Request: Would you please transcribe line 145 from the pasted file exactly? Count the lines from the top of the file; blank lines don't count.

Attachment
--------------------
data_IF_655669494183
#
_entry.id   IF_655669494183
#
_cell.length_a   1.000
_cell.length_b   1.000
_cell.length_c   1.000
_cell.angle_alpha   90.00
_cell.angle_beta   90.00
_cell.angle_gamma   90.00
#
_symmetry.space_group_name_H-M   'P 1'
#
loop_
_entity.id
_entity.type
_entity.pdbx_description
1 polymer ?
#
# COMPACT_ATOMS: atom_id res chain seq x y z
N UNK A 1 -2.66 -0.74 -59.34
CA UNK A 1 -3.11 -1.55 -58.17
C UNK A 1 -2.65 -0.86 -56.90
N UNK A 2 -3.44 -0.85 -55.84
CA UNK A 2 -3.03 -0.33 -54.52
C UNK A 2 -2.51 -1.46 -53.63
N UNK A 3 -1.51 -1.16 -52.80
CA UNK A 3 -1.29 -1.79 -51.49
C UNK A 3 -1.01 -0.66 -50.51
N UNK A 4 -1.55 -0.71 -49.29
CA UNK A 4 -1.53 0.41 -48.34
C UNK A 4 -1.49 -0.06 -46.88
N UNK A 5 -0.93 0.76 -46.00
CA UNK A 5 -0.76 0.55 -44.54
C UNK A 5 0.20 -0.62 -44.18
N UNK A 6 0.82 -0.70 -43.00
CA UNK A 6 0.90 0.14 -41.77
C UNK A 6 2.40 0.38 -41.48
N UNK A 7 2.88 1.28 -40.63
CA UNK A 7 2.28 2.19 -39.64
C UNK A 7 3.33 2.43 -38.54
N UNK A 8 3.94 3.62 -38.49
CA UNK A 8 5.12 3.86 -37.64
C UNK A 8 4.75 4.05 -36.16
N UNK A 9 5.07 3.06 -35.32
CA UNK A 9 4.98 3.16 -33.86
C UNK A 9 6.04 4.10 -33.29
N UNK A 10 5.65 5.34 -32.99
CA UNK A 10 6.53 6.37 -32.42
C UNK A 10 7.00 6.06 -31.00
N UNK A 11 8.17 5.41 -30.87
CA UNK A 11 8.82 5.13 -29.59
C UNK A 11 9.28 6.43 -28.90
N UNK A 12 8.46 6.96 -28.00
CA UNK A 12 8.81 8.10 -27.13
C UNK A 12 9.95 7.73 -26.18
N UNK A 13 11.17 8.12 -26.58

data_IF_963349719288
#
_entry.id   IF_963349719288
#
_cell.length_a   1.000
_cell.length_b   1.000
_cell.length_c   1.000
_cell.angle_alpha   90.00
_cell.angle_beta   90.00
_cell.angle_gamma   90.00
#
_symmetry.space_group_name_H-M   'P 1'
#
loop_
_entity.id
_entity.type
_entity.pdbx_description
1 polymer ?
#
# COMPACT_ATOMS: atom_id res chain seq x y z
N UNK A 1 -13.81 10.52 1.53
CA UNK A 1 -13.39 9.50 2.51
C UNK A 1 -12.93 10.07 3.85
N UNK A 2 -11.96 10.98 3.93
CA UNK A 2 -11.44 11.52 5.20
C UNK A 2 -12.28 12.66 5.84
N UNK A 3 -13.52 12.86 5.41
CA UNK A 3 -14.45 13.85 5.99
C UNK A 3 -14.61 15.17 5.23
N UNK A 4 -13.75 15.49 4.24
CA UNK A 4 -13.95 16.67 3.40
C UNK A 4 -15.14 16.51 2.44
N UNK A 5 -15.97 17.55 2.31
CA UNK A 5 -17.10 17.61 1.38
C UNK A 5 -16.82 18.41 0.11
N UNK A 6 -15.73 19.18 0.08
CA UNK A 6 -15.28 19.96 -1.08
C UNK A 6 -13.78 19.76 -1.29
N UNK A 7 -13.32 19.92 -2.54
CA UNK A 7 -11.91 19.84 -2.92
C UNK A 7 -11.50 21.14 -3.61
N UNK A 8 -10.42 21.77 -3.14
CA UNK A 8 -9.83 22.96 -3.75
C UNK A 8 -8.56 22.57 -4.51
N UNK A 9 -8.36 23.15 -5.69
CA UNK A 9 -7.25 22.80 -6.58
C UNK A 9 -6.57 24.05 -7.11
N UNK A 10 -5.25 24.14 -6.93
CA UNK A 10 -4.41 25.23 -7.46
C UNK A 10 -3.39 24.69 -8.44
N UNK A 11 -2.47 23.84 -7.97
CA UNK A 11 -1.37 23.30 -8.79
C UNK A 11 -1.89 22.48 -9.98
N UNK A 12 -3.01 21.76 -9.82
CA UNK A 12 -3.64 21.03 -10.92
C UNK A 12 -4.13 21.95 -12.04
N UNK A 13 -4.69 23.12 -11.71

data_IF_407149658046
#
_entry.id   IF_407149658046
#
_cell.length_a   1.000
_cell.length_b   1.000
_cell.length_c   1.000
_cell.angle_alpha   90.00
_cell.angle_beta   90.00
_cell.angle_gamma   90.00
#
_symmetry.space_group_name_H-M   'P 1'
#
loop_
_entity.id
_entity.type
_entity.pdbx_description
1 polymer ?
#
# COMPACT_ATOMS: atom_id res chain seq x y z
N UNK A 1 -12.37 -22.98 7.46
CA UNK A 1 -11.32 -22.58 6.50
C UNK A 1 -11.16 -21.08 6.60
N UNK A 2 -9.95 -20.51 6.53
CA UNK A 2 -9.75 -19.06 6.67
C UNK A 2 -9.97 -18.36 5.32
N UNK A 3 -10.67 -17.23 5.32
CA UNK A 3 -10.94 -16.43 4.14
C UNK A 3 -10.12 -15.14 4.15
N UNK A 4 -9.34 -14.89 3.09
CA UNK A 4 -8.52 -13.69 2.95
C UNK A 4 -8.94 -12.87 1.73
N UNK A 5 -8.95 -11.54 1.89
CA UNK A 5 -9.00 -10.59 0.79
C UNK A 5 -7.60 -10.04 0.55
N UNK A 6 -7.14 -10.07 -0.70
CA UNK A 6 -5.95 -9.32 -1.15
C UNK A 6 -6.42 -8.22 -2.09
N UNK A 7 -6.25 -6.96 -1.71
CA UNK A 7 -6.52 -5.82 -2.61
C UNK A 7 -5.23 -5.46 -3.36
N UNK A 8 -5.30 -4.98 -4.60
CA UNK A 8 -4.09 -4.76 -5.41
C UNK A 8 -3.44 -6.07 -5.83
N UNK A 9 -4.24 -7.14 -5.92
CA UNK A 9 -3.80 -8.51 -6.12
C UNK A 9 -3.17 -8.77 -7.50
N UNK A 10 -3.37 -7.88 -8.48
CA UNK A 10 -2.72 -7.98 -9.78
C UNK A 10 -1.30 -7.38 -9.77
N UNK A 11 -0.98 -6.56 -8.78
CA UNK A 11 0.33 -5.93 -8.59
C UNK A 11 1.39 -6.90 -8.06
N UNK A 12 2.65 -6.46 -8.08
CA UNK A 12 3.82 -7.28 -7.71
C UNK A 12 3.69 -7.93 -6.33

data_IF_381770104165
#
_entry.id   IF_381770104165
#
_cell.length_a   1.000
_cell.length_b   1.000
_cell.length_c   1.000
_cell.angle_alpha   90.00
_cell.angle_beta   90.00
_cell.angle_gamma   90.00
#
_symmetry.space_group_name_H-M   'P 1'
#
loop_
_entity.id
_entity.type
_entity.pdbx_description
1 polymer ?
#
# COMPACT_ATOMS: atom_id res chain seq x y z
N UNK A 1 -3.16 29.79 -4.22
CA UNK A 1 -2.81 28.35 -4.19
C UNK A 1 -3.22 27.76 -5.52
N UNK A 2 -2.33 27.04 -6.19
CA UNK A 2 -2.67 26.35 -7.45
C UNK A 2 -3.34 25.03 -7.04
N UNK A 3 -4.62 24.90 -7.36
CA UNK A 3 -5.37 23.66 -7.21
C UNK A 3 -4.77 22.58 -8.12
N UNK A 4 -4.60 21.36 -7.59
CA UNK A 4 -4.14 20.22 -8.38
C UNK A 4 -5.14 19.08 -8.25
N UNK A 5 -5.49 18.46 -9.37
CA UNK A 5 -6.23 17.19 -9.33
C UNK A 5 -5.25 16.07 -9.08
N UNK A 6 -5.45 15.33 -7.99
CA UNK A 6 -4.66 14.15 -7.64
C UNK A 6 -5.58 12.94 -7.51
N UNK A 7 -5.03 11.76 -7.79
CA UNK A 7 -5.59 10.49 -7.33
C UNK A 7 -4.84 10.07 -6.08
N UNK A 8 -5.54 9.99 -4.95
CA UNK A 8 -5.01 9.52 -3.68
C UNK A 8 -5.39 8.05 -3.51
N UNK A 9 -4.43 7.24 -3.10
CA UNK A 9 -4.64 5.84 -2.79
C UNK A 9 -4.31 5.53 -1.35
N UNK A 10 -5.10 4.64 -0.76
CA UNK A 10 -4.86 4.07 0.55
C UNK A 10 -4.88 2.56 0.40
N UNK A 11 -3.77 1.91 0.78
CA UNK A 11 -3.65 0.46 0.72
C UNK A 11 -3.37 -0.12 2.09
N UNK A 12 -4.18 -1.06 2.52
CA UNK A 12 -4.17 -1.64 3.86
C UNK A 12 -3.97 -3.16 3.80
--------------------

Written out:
CA UNK A 4 -8.52 -13.69 2.95